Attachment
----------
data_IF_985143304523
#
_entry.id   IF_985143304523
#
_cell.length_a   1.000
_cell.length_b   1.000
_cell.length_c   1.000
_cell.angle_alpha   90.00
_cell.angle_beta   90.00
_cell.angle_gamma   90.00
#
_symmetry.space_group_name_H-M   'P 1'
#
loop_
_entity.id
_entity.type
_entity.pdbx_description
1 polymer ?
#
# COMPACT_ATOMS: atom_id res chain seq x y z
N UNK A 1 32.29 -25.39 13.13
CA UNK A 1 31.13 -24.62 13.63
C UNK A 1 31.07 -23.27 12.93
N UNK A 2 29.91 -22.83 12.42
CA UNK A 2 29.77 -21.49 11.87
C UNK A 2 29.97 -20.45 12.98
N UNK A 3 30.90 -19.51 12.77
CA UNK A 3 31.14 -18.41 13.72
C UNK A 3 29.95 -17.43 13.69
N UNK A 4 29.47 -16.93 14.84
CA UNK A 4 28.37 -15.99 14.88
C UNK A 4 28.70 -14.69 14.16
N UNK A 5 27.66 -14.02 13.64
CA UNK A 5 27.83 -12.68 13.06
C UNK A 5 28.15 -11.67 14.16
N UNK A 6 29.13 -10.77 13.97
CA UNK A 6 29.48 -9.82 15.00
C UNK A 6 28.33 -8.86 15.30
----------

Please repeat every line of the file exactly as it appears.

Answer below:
data_IF_985143304523
#
_entry.id   IF_985143304523
#
_cell.length_a   1.000
_cell.length_b   1.000
_cell.length_c   1.000
_cell.angle_alpha   90.00
_cell.angle_beta   90.00
_cell.angle_gamma   90.00
#
_symmetry.space_group_name_H-M   'P 1'
#
loop_
_entity.id
_entity.type
_entity.pdbx_description
1 polymer ?
#
# COMPACT_ATOMS: atom_id res chain seq x y z
N UNK A 1 32.29 -25.39 13.13
CA UNK A 1 31.13 -24.62 13.63
C UNK A 1 31.07 -23.27 12.93
N UNK A 2 29.91 -22.83 12.42
CA UNK A 2 29.77 -21.49 11.87
C UNK A 2 29.97 -20.45 12.98
N UNK A 3 30.90 -19.51 12.77
CA UNK A 3 31.14 -18.41 13.72
C UNK A 3 29.95 -17.43 13.69
N UNK A 4 29.47 -16.93 14.84
CA UNK A 4 28.37 -15.99 14.88
C UNK A 4 28.70 -14.69 14.16
N UNK A 5 27.66 -14.02 13.64
CA UNK A 5 27.83 -12.68 13.06
C UNK A 5 28.15 -11.67 14.16
N UNK A 6 29.13 -10.77 13.97
CA UNK A 6 29.48 -9.82 15.00
C UNK A 6 28.33 -8.86 15.30